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Relativity problem

  1. Mar 30, 2010 #1
    You are in a space craft that is traveling at 0.9c (according to the passenger), and you want to get to a planet that is 11 light years away. How long will it take to get to the planet ?

    This may seem like a simple problem but it's been bugging me. I answered this question by using the simple time = distance / speed since the person is in the same frame of reference as the space craft, is this correct?
     
    Last edited: Mar 30, 2010
  2. jcsd
  3. Mar 30, 2010 #2

    tiny-tim

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    Hi doc.madani! :smile:
    The question isn't clear …

    according to the passenger, the speed of the space craft is zero. :confused:

    I'll guess it means, if the speed and distance as measured by a stationary observer are 09.c and 11 l-y, then how long on the passenger's clock does it take?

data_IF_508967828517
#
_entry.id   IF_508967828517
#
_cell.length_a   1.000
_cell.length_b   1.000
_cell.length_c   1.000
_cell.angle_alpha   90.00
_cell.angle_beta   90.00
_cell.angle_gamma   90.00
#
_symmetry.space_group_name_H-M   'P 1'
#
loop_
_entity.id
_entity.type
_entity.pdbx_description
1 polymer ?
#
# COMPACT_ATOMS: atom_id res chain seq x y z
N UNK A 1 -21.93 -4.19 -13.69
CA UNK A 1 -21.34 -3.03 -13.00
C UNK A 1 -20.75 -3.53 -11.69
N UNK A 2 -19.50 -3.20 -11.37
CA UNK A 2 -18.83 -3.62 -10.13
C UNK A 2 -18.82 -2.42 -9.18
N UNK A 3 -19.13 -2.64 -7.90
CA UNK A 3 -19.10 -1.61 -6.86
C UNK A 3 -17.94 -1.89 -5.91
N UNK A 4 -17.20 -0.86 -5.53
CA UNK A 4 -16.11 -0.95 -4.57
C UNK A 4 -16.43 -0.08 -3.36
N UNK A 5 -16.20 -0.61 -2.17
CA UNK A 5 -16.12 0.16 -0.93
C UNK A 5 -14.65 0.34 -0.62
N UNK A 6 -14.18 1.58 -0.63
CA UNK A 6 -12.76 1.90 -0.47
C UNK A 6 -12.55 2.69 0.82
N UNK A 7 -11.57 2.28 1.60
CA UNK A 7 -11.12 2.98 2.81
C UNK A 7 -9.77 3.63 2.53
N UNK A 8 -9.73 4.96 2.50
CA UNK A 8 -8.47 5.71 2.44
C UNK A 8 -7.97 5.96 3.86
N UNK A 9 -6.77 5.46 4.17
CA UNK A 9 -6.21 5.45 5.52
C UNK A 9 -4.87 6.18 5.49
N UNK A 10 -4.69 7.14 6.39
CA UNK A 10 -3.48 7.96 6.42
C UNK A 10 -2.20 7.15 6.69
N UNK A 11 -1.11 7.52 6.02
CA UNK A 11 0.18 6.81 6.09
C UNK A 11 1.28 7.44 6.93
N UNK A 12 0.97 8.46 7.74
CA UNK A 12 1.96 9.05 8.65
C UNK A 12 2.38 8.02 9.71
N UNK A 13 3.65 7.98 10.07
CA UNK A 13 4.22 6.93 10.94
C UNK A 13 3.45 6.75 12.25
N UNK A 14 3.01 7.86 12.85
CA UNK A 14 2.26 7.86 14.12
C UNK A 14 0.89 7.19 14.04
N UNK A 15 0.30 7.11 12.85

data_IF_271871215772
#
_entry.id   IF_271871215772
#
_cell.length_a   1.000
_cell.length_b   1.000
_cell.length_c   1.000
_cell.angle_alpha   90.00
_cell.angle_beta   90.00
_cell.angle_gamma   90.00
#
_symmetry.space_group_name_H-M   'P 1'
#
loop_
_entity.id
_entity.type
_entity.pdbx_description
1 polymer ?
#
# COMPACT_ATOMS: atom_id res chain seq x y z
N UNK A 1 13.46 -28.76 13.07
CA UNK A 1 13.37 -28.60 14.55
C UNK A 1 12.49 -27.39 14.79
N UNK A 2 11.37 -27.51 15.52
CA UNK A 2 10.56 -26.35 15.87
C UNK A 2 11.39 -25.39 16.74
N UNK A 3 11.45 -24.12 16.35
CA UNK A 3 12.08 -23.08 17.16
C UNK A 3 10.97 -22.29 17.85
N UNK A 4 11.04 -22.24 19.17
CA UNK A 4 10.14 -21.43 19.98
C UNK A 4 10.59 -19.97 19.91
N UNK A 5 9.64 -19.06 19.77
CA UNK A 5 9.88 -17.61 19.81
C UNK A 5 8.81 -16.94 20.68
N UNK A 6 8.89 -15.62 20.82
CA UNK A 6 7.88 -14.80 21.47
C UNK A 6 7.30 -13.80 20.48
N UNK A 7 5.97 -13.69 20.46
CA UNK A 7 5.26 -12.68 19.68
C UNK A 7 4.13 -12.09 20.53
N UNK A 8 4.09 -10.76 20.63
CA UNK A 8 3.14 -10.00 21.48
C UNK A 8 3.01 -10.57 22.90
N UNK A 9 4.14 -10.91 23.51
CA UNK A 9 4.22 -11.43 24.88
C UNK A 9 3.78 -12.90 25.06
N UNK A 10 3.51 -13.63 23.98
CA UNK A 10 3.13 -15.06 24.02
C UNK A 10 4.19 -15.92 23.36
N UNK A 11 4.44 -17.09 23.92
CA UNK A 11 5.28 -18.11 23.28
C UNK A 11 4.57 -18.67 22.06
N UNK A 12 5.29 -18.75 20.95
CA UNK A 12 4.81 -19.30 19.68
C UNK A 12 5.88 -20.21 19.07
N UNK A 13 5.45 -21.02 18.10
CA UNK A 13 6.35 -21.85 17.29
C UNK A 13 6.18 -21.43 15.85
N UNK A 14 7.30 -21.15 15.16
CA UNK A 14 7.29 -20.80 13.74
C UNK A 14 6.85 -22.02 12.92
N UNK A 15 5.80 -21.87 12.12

4. Mar 30, 2010 #3
    I was just quoting the exact question that I was given In a test :s however since the passenger is in the same frame of reference (inertial frame if reference) to the space craft you can simply use the time = distance over speed formula ?
     
    Last edited: Mar 30, 2010
  5. Mar 30, 2010 #4

    tiny-tim

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    Yes, but if he got the 11 light-years from a standard Galactic Maritime Federation astro-chart (sorry, I don't have a link :redface:), that'll be the distance in a stationary frame, and you need the distance in his frame. :wink:
     
  6. Mar 30, 2010 #5
    Ok for arguments sake let's say it was 11 light years in his frame of reference :) your starting to scare me that there's more to the question than I anticipated :s lol that's ok
     
  7. Mar 30, 2010 #6

    tiny-tim

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    If it was 11 light years in his frame of reference, then yes, he can divide by the speed to get the time on his clock. :smile:
     
  8. Mar 30, 2010 #7
    ohh :) good thank you very much tiny-tim for your help :D
     
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